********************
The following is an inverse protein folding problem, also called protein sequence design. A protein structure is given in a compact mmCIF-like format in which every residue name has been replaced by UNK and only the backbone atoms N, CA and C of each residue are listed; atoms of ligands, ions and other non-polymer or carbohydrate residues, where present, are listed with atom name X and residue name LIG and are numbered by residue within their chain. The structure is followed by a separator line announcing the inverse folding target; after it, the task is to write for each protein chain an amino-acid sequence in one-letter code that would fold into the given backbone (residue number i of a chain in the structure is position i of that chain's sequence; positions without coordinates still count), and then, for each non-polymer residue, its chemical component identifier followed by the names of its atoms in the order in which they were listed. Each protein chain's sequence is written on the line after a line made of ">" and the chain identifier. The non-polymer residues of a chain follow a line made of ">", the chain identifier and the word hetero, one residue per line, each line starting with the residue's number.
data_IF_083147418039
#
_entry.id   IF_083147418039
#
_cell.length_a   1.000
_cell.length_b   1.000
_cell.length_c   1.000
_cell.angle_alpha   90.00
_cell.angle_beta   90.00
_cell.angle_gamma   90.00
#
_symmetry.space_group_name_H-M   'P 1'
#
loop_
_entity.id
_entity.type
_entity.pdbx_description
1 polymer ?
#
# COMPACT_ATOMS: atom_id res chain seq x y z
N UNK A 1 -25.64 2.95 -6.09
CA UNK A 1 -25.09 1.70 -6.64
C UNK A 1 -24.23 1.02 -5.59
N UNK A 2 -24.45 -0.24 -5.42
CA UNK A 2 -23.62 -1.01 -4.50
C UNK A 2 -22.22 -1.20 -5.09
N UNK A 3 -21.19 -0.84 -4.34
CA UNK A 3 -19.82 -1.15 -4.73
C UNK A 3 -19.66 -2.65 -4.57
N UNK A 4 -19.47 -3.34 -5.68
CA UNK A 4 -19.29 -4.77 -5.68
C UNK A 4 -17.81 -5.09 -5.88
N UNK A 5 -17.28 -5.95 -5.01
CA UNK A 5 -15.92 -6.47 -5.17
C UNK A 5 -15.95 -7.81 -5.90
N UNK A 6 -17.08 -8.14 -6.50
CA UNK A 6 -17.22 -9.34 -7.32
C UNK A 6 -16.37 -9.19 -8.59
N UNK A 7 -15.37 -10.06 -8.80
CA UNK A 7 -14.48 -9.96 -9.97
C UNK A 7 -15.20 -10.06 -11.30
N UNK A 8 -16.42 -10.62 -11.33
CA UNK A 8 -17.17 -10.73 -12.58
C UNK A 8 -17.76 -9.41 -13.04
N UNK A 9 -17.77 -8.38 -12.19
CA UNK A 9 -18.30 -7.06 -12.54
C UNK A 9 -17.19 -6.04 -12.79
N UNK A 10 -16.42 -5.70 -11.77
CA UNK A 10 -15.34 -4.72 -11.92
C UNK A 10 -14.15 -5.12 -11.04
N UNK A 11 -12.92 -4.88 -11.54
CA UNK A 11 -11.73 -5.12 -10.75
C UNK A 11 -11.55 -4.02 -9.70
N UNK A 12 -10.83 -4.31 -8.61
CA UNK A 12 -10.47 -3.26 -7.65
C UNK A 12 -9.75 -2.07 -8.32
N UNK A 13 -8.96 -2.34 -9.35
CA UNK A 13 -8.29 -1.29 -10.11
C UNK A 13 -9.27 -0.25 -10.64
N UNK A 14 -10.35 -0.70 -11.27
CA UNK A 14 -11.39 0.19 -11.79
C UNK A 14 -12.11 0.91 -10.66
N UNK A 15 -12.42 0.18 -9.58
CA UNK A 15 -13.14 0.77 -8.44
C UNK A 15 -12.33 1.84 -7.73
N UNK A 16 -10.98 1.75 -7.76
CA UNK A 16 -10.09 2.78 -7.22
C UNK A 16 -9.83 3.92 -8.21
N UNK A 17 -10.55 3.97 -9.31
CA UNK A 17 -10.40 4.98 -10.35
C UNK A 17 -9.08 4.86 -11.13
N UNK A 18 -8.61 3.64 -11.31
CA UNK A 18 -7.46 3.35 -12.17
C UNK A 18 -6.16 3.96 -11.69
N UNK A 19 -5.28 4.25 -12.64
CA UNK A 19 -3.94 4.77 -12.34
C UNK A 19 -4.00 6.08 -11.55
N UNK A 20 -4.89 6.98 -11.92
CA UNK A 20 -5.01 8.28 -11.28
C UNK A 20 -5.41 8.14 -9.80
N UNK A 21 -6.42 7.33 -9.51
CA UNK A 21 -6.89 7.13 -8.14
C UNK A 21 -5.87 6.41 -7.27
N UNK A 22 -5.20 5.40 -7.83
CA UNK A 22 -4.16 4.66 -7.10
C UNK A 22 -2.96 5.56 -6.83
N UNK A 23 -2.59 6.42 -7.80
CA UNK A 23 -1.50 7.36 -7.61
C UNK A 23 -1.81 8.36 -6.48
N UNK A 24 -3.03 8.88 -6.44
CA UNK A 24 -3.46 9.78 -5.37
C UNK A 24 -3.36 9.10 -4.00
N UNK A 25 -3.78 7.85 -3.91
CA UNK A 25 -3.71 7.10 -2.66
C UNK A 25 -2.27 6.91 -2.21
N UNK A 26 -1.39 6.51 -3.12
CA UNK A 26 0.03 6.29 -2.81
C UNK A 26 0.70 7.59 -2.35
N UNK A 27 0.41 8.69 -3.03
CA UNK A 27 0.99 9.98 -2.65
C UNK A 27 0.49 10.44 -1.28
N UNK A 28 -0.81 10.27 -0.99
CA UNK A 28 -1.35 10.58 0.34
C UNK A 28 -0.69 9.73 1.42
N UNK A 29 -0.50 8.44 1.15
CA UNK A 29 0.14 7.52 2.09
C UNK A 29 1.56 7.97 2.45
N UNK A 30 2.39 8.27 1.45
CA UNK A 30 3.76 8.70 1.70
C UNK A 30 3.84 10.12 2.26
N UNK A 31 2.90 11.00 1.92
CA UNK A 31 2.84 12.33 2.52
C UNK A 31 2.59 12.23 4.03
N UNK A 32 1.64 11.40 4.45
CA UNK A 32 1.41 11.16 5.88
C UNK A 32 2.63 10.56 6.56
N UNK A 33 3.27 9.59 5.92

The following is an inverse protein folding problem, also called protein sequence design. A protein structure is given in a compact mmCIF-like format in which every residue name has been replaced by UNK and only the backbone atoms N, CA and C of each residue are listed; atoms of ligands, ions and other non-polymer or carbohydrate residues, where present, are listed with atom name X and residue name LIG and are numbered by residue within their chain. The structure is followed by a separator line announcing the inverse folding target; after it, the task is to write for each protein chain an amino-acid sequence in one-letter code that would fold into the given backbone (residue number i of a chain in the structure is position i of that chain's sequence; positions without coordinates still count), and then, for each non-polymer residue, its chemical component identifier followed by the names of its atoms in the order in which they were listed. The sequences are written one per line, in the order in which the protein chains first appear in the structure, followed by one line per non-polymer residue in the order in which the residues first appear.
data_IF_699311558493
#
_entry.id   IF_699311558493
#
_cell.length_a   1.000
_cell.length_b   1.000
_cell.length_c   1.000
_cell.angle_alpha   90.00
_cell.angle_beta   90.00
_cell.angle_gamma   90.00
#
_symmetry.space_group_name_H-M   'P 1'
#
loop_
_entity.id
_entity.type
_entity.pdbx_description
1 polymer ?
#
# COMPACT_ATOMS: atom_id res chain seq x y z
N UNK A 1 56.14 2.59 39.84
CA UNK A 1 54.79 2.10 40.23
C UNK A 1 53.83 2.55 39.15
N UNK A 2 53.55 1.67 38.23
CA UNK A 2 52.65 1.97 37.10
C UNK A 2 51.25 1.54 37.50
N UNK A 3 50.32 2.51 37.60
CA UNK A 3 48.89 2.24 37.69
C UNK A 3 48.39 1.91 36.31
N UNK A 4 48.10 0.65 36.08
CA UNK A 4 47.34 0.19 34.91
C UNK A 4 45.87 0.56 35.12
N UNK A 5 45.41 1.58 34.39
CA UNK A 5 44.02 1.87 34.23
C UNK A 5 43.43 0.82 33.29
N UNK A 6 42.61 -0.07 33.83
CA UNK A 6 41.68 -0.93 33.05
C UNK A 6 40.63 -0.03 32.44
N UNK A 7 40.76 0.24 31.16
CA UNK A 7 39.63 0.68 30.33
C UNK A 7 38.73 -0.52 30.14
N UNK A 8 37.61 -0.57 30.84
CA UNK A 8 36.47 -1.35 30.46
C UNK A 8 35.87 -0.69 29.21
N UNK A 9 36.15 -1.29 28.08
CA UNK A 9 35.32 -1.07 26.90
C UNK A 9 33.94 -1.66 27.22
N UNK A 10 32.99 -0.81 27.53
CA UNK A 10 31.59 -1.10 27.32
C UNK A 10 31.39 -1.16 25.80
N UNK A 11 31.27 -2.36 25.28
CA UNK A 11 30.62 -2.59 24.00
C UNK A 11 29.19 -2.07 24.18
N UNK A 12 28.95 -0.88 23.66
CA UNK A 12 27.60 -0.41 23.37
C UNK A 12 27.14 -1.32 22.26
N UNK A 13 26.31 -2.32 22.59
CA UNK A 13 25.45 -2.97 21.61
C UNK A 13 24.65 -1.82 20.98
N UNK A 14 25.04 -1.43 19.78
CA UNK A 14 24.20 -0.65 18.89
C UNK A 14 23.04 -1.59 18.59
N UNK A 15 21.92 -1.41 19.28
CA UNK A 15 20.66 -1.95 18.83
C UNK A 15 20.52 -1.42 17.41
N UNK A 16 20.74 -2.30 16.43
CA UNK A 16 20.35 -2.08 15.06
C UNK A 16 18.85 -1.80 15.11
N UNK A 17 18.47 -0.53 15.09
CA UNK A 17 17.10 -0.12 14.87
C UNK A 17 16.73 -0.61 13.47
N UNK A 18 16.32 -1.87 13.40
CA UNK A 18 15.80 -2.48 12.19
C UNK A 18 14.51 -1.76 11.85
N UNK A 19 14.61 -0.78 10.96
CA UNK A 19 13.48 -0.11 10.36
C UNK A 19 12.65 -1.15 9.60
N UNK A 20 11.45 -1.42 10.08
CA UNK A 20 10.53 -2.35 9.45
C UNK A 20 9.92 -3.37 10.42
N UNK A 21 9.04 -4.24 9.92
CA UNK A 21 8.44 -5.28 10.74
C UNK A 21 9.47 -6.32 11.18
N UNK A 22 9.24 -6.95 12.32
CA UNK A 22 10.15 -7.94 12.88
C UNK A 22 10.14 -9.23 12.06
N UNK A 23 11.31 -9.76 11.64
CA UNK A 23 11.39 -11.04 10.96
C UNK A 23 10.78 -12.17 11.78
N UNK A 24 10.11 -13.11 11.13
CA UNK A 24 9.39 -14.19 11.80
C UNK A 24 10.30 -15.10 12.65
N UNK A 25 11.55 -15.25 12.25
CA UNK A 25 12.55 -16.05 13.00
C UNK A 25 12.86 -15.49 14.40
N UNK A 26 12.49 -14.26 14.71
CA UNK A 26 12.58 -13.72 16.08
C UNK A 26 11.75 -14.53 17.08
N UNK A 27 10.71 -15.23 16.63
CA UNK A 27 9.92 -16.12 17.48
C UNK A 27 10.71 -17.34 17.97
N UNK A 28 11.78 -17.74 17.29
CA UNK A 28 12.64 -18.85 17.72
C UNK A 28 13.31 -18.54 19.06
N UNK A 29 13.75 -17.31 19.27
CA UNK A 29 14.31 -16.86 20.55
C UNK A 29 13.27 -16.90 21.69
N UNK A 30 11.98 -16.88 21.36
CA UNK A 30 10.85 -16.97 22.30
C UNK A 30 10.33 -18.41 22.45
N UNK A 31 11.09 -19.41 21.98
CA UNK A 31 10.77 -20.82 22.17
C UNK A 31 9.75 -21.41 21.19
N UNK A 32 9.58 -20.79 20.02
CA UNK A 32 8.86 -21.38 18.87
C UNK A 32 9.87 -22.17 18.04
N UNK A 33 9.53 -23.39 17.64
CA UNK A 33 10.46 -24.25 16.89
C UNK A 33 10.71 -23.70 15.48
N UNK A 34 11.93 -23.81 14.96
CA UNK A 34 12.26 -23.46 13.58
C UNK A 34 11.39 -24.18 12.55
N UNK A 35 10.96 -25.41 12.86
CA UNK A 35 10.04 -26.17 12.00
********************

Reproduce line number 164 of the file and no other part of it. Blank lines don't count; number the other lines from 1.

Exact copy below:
N UNK A 9 36.15 -1.29 28.08